Multiple sclerosis, also known as disseminated sclerosis or encephalomyelitis disseminate, is an inflammatory and often disabling health condition that affects the central nervous system: brain, spinal cord and nerves. Multiple sclerosis is an autoimmune disease in which the body’s immune system attacks the protective layer, called myelin, which covers the nerves. Sometimes the nerve itself may also be damaged. What happens is that damaged myelin or damage nerves interrupt the communication between the brain and the body causing the symptoms of the disease.
Signs and symptoms of multiple sclerosis
The course of the illness depends on various factors and the development of the disease, its severity and full spectrum of the symptoms usually vary from one patient to another. Amount of the damage and nature of the affected nerves govern the nature of the symptoms. This is why it is extremely difficult to diagnose multiple sclerosis in the early stages. Moreover, in the early stages of the disease symptoms may come and disappear again.
The most common symptoms of the disease are extreme fatigue, numbness of the limbs, difficulty to walk, balance and coordinate motion, bladder and bowel dysfunction, problems with vision, dizziness and vertigo, sexual dysfunction, intense pain, loss of cognitive function and problems with memory, emotional changes and mood swings, depression and spasticity.
Other symptoms that occur in small number of patients involve difficulty to speak, problems with swallowing, headaches, problems with hearing, seizures, tremor, problems with breathing, and itching.
The first warning symptoms usually involve unusual pain and numbness in the limbs or in one part of the body. Pain may often be disabling and affect the normal movement. Loss of balance or simple lightheadedness forms another cautionary set of symptoms. Noticeable cognitive changes, resulting from the damage to the nerves, are third most common warning sign. These include problems with memory, calculations, attention, and focus or simple use of language.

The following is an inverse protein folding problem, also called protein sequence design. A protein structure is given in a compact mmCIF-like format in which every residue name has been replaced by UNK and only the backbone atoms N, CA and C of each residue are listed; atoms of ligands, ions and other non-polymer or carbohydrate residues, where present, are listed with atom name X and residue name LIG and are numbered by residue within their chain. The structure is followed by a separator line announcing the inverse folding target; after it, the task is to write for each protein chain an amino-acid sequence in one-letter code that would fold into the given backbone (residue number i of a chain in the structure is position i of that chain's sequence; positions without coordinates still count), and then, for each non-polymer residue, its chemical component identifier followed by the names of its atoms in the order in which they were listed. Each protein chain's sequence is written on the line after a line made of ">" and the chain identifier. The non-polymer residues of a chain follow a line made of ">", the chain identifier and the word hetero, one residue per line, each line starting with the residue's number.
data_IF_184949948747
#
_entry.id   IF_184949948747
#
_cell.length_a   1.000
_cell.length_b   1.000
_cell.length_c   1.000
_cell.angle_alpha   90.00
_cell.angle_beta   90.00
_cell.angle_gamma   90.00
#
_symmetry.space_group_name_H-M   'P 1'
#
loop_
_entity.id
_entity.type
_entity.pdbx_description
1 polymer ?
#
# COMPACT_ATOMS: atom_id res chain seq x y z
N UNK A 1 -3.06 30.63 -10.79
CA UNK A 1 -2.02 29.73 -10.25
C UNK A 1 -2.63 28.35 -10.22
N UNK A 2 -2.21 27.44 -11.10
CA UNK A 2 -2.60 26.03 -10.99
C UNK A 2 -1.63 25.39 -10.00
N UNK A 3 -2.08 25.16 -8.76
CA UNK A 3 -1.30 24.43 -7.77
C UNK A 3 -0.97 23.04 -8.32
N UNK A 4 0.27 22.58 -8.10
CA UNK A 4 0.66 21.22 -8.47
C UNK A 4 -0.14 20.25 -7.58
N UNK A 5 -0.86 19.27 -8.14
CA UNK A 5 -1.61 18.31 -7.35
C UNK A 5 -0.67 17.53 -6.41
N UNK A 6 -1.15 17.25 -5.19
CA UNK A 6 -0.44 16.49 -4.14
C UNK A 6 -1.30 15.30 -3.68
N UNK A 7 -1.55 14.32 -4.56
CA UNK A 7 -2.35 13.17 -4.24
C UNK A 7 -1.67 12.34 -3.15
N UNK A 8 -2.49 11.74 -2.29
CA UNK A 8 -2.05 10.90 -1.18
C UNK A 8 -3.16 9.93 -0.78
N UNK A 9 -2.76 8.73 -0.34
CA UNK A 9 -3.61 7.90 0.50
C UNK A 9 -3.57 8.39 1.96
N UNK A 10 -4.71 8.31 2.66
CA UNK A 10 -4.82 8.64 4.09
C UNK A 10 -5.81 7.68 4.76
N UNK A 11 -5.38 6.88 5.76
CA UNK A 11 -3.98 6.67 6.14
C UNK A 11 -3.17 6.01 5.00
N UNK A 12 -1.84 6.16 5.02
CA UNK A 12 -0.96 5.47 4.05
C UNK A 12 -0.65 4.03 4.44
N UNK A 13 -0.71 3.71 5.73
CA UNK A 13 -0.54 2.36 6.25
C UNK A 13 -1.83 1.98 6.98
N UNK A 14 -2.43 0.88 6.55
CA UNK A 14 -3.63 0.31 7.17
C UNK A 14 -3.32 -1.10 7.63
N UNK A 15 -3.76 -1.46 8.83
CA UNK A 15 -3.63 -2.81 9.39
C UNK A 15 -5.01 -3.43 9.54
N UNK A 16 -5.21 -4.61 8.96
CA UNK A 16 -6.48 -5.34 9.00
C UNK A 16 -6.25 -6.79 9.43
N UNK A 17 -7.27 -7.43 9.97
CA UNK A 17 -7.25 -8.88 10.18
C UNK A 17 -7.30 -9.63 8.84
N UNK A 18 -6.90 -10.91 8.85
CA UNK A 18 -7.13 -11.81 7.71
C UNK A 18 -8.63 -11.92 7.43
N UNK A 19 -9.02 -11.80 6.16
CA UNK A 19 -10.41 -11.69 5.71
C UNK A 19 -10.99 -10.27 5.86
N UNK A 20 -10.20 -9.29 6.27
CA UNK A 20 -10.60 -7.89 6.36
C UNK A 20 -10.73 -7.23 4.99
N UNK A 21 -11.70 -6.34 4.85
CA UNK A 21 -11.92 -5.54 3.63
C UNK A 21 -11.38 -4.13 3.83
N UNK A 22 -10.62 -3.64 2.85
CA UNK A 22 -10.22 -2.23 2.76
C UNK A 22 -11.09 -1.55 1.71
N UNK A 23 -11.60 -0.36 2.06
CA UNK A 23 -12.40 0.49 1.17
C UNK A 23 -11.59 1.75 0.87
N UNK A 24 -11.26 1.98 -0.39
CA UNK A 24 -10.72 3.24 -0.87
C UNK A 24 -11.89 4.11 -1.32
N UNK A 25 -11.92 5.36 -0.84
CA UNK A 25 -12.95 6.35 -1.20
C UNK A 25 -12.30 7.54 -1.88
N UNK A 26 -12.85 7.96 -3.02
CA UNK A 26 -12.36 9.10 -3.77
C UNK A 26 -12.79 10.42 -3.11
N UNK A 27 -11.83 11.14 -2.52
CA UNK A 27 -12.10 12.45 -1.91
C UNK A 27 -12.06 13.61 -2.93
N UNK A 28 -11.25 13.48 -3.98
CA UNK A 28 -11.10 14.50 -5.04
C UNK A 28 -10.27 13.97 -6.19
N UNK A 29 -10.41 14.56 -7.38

If any of the strange symptoms is present, it is important to report to a doctor and talk about the possible causes.
Multiple sclerosis may occur at any age but it is most frequent in women and in patients between the ages of 20 and 40.
People who have a family history of multiple sclerosis are also at a higher risk from developing this condition. Their likelihood for multiple sclerosis is somewhere around 1-3%. The risk in the general population is about 10 to 30 times lower.
Recent studies discovered that one of the possible causes for multiple sclerosis might be a viral infection. There is evidence that connects Epstein-Barr virus, responsible for mononucleosis, with higher rates of multiple sclerosis occurrences.
Other autoimmune diseases such as type 1 diabetes, thyroid disease or inflammatory bowel disease may also put a patient at higher risk of developing multiple sclerosis.